While the primary mission of the landsgemeinde is to make political decisions, as the teens suggested, socializing is also deeply important to most attendees.

For those less politically engaged -- which accounts for most of the Canton, as voter turnout at landsgemeinden hovers between 20 and 30 percent -- it is a way to see people from the community.

Simone Weber, a life-long resident of Glarus, said she would be at the landsgemeinde, but that she has little taste for politics. Instead, the mother of two said she would go to "meet friends and see people I haven't seen in a long time."

Johanna Fishli, who works in the Canton library, said she goes to see friends and for the distinctive food. The 48-year-old said restaurants and street vendors prepare a special meal of kalberwurst (a white sausage), mashed potatoes, and prunes.

Stadler, the tourism office employee, also works in a restaurant that specializes in the landsgemeinde meal.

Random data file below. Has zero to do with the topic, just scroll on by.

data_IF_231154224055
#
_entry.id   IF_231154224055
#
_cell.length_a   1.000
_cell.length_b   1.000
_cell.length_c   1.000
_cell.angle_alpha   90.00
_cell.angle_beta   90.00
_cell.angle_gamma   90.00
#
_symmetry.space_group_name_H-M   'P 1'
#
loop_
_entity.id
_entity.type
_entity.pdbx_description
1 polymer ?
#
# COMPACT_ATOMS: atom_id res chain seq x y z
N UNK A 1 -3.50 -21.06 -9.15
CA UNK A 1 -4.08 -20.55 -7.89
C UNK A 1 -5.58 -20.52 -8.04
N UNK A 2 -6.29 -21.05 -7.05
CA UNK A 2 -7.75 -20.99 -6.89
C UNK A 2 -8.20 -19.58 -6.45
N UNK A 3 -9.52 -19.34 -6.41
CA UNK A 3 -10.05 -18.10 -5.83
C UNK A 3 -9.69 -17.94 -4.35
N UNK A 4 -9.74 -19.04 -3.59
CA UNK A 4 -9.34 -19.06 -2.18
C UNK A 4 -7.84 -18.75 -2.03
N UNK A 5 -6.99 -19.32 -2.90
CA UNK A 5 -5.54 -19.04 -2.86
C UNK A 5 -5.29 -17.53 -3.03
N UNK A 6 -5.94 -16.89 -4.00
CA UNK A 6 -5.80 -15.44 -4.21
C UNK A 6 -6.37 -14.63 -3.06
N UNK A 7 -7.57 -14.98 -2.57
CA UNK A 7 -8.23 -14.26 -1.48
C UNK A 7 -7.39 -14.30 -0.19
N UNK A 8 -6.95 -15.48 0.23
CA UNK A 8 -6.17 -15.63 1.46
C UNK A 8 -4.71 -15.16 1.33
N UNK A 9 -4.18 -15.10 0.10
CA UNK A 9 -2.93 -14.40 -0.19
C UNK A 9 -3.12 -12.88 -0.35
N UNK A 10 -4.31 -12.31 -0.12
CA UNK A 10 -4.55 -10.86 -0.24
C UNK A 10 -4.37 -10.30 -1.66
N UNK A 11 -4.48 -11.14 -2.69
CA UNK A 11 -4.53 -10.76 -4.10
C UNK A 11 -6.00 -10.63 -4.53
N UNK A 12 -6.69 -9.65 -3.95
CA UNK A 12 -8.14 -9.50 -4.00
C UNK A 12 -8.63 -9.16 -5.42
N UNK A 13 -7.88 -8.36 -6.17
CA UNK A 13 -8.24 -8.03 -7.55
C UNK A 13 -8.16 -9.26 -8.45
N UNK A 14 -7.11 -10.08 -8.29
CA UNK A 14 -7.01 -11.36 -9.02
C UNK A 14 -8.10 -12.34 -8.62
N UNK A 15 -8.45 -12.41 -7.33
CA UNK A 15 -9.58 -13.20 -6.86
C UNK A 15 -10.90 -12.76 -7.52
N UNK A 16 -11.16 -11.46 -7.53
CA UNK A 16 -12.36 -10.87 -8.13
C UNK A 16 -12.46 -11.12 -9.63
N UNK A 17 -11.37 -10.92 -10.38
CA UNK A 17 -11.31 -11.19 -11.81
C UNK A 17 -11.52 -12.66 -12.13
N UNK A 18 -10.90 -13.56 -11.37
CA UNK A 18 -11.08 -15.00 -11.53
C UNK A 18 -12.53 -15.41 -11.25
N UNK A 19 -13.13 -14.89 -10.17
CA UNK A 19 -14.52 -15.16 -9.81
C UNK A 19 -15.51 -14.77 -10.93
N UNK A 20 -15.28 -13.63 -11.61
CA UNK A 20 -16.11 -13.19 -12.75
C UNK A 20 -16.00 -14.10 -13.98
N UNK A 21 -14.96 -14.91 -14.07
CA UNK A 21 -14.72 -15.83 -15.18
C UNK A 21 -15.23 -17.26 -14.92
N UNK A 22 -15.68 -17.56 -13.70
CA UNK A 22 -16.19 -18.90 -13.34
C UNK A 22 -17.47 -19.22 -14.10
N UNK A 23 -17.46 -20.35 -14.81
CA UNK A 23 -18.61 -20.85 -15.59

"But I don't like it, myself," Stadler said. "I eat sweets!"

Her favorite is Magenbrot, a cinnamon and chocolate cake.
At one of Sina Stadler jobs, she welcomes visitors at the Glarus tourism office.
©2010 OhmyNews

Even for those embedded in the canton's politics, like Durst, there is still a clear desire to socialize.

"We have a lot of guests at the landesgeminde," he said. "We are proud of this event, and we are proud to show other people the purpose of this event."

Whether people come for politics, friends, or otherwise, the people who come to the landsgemeinde still need to eat and sleep.

While neither the canton nor the tourism organization track overall expenditures over the course of the day, local service businesses call it one of their biggest for the year.